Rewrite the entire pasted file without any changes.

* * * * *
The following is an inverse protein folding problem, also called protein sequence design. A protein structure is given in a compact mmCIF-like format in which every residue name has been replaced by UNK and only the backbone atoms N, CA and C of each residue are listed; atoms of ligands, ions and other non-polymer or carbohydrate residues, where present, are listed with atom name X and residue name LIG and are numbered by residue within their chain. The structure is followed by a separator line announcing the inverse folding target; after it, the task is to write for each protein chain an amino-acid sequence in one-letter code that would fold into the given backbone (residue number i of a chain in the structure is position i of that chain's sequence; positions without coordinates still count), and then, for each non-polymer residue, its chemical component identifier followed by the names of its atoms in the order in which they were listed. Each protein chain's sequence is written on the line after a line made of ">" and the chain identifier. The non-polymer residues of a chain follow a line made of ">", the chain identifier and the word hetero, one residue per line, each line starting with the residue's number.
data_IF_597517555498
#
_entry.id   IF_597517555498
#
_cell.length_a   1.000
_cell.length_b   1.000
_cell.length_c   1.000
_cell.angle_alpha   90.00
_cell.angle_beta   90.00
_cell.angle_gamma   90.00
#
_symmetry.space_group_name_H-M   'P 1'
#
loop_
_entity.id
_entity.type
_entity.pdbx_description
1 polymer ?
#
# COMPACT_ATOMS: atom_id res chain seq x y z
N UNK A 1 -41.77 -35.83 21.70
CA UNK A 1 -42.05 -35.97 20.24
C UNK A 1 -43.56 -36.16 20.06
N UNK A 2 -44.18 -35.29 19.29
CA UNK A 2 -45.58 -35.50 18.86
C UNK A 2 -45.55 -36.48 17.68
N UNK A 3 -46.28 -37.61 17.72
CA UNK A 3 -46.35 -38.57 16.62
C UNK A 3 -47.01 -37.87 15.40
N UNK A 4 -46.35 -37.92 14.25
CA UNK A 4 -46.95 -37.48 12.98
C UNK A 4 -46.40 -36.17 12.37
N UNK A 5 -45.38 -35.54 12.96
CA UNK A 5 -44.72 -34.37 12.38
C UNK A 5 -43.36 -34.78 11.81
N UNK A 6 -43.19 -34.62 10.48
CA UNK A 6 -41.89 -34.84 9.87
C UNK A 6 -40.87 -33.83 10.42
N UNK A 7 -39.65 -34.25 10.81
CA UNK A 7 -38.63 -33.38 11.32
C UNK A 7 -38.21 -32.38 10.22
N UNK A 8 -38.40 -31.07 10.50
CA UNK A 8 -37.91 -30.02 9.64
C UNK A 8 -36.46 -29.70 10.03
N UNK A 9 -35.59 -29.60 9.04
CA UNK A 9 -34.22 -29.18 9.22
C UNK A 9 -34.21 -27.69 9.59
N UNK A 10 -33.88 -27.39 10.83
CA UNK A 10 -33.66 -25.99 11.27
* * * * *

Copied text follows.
The following is an inverse protein folding problem, also called protein sequence design. A protein structure is given in a compact mmCIF-like format in which every residue name has been replaced by UNK and only the backbone atoms N, CA and C of each residue are listed; atoms of ligands, ions and other non-polymer or carbohydrate residues, where present, are listed with atom name X and residue name LIG and are numbered by residue within their chain. The structure is followed by a separator line announcing the inverse folding target; after it, the task is to write for each protein chain an amino-acid sequence in one-letter code that would fold into the given backbone (residue number i of a chain in the structure is position i of that chain's sequence; positions without coordinates still count), and then, for each non-polymer residue, its chemical component identifier followed by the names of its atoms in the order in which they were listed. Each protein chain's sequence is written on the line after a line made of ">" and the chain identifier. The non-polymer residues of a chain follow a line made of ">", the chain identifier and the word hetero, one residue per line, each line starting with the residue's number.
data_IF_597517555498
#
_entry.id   IF_597517555498
#
_cell.length_a   1.000
_cell.length_b   1.000
_cell.length_c   1.000
_cell.angle_alpha   90.00
_cell.angle_beta   90.00
_cell.angle_gamma   90.00
#
_symmetry.space_group_name_H-M   'P 1'
#
loop_
_entity.id
_entity.type
_entity.pdbx_description
1 polymer ?
#
# COMPACT_ATOMS: atom_id res chain seq x y z
N UNK A 1 -41.77 -35.83 21.70
CA UNK A 1 -42.05 -35.97 20.24
C UNK A 1 -43.56 -36.16 20.06
N UNK A 2 -44.18 -35.29 19.29
CA UNK A 2 -45.58 -35.50 18.86
C UNK A 2 -45.55 -36.48 17.68
N UNK A 3 -46.28 -37.61 17.72
CA UNK A 3 -46.35 -38.57 16.62
C UNK A 3 -47.01 -37.87 15.40
N UNK A 4 -46.35 -37.92 14.25
CA UNK A 4 -46.95 -37.48 12.98
C UNK A 4 -46.40 -36.17 12.37
N UNK A 5 -45.38 -35.54 12.96
CA UNK A 5 -44.72 -34.37 12.38
C UNK A 5 -43.36 -34.78 11.81
N UNK A 6 -43.19 -34.62 10.48
CA UNK A 6 -41.89 -34.84 9.87
C UNK A 6 -40.87 -33.83 10.42
N UNK A 7 -39.65 -34.25 10.81
CA UNK A 7 -38.63 -33.38 11.32
C UNK A 7 -38.21 -32.38 10.22
N UNK A 8 -38.40 -31.07 10.50
CA UNK A 8 -37.91 -30.02 9.64
C UNK A 8 -36.46 -29.70 10.03
N UNK A 9 -35.59 -29.60 9.04
CA UNK A 9 -34.22 -29.18 9.22
C UNK A 9 -34.21 -27.69 9.59
N UNK A 10 -33.88 -27.39 10.83
CA UNK A 10 -33.66 -25.99 11.27